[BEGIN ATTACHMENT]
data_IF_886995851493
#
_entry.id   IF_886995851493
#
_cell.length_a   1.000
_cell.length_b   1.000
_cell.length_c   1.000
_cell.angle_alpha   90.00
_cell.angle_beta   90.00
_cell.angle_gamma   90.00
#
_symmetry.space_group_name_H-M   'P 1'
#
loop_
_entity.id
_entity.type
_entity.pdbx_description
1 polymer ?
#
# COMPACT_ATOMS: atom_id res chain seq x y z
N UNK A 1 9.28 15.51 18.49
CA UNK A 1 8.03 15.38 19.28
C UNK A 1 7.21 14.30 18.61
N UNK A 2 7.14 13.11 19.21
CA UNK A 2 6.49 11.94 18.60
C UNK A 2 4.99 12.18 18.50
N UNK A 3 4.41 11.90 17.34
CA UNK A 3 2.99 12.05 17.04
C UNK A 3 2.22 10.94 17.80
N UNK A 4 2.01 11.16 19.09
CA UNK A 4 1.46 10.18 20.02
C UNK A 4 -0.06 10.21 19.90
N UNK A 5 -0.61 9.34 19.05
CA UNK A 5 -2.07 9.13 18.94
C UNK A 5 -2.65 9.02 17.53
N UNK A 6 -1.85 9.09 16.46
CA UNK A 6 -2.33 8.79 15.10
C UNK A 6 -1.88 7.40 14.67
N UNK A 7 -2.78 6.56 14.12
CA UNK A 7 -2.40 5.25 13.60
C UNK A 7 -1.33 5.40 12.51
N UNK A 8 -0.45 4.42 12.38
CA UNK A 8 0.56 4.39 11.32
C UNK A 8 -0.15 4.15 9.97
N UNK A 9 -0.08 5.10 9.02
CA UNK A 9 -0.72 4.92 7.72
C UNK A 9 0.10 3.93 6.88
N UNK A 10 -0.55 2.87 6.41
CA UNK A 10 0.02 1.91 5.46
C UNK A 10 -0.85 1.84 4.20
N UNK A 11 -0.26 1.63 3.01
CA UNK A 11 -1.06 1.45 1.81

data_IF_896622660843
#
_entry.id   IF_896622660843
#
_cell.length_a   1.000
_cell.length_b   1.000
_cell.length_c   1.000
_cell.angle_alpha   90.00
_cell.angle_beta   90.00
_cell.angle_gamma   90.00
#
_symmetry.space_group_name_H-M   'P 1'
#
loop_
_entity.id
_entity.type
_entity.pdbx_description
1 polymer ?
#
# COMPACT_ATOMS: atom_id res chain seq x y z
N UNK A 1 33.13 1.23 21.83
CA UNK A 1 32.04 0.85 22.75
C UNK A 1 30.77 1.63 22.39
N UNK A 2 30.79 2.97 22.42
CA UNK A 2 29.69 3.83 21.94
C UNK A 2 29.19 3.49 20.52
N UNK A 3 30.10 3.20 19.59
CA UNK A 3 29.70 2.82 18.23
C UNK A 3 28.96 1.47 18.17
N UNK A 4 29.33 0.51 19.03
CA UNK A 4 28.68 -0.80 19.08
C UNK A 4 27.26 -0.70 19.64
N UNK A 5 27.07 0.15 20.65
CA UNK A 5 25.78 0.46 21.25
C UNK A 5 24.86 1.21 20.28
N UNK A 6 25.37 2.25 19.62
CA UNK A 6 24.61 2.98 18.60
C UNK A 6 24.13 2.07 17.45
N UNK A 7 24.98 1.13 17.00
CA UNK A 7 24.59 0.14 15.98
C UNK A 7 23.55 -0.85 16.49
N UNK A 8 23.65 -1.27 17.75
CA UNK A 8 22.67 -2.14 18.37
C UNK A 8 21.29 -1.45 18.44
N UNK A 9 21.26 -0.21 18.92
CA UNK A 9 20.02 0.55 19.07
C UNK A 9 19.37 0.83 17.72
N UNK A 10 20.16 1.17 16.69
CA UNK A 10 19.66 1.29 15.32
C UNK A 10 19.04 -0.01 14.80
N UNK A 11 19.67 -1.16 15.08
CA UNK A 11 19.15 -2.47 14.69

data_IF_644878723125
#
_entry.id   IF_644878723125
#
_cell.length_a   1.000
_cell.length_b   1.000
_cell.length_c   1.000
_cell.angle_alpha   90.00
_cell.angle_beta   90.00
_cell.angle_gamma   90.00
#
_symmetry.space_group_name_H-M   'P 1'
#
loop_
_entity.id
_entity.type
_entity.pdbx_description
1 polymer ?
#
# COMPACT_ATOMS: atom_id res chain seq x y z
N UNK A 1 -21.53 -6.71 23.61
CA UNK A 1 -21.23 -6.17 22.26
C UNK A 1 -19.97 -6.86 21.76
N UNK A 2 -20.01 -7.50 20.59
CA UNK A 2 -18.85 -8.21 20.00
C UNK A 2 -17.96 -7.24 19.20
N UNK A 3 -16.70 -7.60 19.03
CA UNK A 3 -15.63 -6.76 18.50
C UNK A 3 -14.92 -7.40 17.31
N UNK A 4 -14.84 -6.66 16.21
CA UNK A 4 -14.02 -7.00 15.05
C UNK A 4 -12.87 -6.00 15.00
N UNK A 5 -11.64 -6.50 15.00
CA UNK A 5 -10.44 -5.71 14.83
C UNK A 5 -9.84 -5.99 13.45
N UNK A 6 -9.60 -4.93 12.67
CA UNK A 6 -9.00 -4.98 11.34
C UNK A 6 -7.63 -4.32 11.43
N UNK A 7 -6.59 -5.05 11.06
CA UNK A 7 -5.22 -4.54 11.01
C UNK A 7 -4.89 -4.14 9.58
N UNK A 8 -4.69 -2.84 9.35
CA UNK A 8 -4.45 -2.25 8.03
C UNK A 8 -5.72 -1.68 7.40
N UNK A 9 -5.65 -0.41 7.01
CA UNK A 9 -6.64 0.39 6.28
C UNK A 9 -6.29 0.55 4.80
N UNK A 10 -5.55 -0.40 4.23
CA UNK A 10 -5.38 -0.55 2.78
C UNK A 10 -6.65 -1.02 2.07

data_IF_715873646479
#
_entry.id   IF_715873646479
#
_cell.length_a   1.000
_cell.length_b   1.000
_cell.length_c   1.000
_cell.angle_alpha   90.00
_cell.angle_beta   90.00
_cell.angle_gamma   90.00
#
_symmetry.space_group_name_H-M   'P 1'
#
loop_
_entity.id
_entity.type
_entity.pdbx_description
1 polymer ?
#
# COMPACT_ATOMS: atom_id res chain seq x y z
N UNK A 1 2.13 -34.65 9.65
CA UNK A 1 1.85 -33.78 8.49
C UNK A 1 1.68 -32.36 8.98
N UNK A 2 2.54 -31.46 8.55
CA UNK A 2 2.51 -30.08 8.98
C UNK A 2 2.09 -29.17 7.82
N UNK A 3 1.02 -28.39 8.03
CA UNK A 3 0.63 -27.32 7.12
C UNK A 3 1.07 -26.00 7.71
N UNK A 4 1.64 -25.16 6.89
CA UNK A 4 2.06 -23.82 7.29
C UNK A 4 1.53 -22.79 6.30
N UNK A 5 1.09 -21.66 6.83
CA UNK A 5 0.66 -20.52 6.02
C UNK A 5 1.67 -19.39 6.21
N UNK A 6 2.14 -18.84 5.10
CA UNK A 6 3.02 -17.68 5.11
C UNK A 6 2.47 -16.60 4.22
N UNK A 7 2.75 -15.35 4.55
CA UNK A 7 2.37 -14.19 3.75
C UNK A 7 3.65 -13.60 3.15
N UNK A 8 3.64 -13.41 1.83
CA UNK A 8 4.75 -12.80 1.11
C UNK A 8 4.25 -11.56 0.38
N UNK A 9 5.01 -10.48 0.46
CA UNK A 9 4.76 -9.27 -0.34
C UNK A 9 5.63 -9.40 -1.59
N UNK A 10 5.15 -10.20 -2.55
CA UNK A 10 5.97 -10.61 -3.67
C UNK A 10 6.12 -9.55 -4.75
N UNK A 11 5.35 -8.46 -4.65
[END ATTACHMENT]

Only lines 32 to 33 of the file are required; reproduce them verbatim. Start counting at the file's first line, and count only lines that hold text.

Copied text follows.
C UNK A 4 -0.06 10.21 19.90
N UNK A 5 -0.61 9.34 19.05